Speech Opening Statement to House of Representatives Standing Committee on Economics, Finance and Public Administration

Mr Chairman, members of the Committee.

My colleagues and I welcome the opportunity to appear before you today. I have attended most of these hearings since they started in their current form in May 1997, and have observed over that decade the way they have become a very important part of the monetary policy framework in Australia. I am sure that their importance will continue to grow in the years ahead, and I look forward to taking part in them.

It is fitting that this hearing take place in Western Australia, where the effects of some of the profound international forces affecting the economy are perhaps clearest. I refer of course to the rise in the relative price of natural resources, which has increased shareholders' and employees' incomes in the resource sector, increased the flow of labour and capital into that sector, and had a flow-on effect on a range of other industries. This has all fostered a generally very expansionary set of conditions in Western Australia in particular, though the effects have spread around the country.

This change in relative prices is welcome, but such events are rarely uniform in their geographical or industry impact, and this one is no exception. In the south-eastern part of the country, where direct exposure to the resources sector is smaller, the positive impact is not as strong. In addition, the other dimension of the change in relative prices to which I refer – the relative decline in prices for many manufactured products as a result of the emergence of China and other low-cost producers – is affecting local producers. Not surprisingly, those parts of the economy, while growing, are experiencing less strength than seen here in the west.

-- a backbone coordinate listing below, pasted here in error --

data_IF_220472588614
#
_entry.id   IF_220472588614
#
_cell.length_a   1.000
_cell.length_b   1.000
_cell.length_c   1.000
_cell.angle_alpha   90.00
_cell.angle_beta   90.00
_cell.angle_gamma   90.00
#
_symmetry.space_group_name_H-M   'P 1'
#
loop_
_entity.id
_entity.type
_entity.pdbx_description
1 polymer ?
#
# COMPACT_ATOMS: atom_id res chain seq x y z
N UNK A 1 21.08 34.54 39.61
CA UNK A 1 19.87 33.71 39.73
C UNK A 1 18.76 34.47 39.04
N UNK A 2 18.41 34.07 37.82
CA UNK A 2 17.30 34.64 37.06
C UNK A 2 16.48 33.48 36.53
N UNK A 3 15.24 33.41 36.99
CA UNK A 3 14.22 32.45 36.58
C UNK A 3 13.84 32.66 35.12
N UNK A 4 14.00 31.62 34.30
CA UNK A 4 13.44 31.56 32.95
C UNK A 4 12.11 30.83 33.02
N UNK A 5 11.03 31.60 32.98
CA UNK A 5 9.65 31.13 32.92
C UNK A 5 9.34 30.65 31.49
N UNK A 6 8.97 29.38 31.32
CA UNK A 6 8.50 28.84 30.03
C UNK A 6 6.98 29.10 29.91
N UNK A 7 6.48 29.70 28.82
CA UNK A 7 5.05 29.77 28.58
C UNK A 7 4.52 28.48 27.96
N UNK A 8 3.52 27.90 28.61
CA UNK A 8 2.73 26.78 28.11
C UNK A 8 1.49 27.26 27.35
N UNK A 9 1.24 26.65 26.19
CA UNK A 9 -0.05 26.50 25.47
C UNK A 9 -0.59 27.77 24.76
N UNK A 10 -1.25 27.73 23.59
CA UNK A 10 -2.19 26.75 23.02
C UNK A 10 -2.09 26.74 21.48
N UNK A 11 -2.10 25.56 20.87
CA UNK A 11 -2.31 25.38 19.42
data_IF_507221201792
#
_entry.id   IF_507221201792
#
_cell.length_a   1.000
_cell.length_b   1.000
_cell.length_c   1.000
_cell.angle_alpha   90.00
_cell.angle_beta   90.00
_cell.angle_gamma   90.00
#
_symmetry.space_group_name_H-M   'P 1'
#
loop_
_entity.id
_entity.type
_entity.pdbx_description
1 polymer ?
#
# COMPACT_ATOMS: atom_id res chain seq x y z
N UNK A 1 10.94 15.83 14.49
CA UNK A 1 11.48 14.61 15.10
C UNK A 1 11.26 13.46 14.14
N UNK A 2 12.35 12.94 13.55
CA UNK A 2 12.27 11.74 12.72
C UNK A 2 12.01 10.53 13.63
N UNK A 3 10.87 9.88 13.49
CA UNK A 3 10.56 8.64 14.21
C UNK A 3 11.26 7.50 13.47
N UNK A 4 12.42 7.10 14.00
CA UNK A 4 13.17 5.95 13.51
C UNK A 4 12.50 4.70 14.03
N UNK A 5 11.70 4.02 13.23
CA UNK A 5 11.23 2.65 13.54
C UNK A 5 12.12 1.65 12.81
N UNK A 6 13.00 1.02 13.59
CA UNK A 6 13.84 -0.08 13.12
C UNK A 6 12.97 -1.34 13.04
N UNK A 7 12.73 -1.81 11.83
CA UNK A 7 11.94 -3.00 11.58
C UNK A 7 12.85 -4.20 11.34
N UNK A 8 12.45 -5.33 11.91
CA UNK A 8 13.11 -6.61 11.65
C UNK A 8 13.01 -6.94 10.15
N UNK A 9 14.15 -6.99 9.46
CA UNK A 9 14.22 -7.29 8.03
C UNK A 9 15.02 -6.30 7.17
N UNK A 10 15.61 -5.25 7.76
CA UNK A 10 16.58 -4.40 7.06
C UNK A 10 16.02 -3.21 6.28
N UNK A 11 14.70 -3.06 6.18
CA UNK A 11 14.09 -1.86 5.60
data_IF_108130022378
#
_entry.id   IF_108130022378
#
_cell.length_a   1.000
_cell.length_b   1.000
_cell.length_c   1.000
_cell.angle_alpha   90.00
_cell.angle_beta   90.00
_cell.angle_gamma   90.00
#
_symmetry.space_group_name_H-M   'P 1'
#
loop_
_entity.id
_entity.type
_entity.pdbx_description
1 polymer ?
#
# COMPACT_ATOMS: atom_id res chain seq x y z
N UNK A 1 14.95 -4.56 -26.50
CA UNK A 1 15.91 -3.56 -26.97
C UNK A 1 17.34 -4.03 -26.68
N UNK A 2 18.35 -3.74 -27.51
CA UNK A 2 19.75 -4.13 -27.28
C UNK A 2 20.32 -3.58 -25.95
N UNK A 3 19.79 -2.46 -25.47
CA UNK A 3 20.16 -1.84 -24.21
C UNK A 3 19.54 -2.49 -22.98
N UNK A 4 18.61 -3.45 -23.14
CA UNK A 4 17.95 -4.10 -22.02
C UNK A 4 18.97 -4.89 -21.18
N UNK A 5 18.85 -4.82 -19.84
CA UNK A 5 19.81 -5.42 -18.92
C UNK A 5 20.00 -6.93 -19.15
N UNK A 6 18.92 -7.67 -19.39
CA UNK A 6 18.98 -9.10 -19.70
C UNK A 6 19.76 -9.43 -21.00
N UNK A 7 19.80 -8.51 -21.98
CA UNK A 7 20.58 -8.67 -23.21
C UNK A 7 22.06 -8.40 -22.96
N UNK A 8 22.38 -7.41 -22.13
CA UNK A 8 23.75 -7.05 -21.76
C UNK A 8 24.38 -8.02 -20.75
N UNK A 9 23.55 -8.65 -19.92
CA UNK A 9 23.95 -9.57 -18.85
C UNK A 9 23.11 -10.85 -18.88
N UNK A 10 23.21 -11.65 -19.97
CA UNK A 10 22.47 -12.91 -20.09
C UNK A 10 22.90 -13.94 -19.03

Nonetheless, the rise in Australia's terms of trade of over 30 per cent over the past three years, taking them to their highest level for 50 years, is expansionary overall. The real incomes of Australians are higher and, other things equal, this adds to demand. For macroeconomic policy, it is a matter of ensuring that the economy adjusts to the change as smoothly as possible.

That task is easier today than it once was. A more flexible economic structure, a floating exchange rate and a better macroeconomic policy framework mean that the adjustment is proceeding much more smoothly than it did on some other occasions in history when the terms of trade moved by large amounts. As a result, such adjustments to monetary policy as have been required have been gradual.

When we appeared before you in August last year, the economy was in the midst of a mild pick-up in inflation. This was something that we had anticipated would occur, and to which monetary policy had already begun to respond, with adjustments to interest rates in May and August. As you know, there was a further adjustment in November, taking the cash rate to 6.25 per cent, somewhat above its medium-term average.

The background to the rise in inflation, and the associated adjustments to policy, is fairly well known. After a long period of solid economic growth, we have approached what for practical purposes can be called full capacity, at least for the moment. The evidence for this is quite widespread. In the labour market, we are as fully employed as we have been at any time in the past 30 years or more. The share of the working age population employed is at a record high, the rate of unemployment is at its lowest for a generation, and wider measures of ‘underemployment’ are also comparatively low. It may well be possible for these trends to go further yet, but a wide array of business enterprises the Bank talks to have been saying for some time that it is harder and more costly to find appropriate staff, and that the factor most constraining further expansion is not insufficient demand, but insufficient capacity, either of labour or capital or both.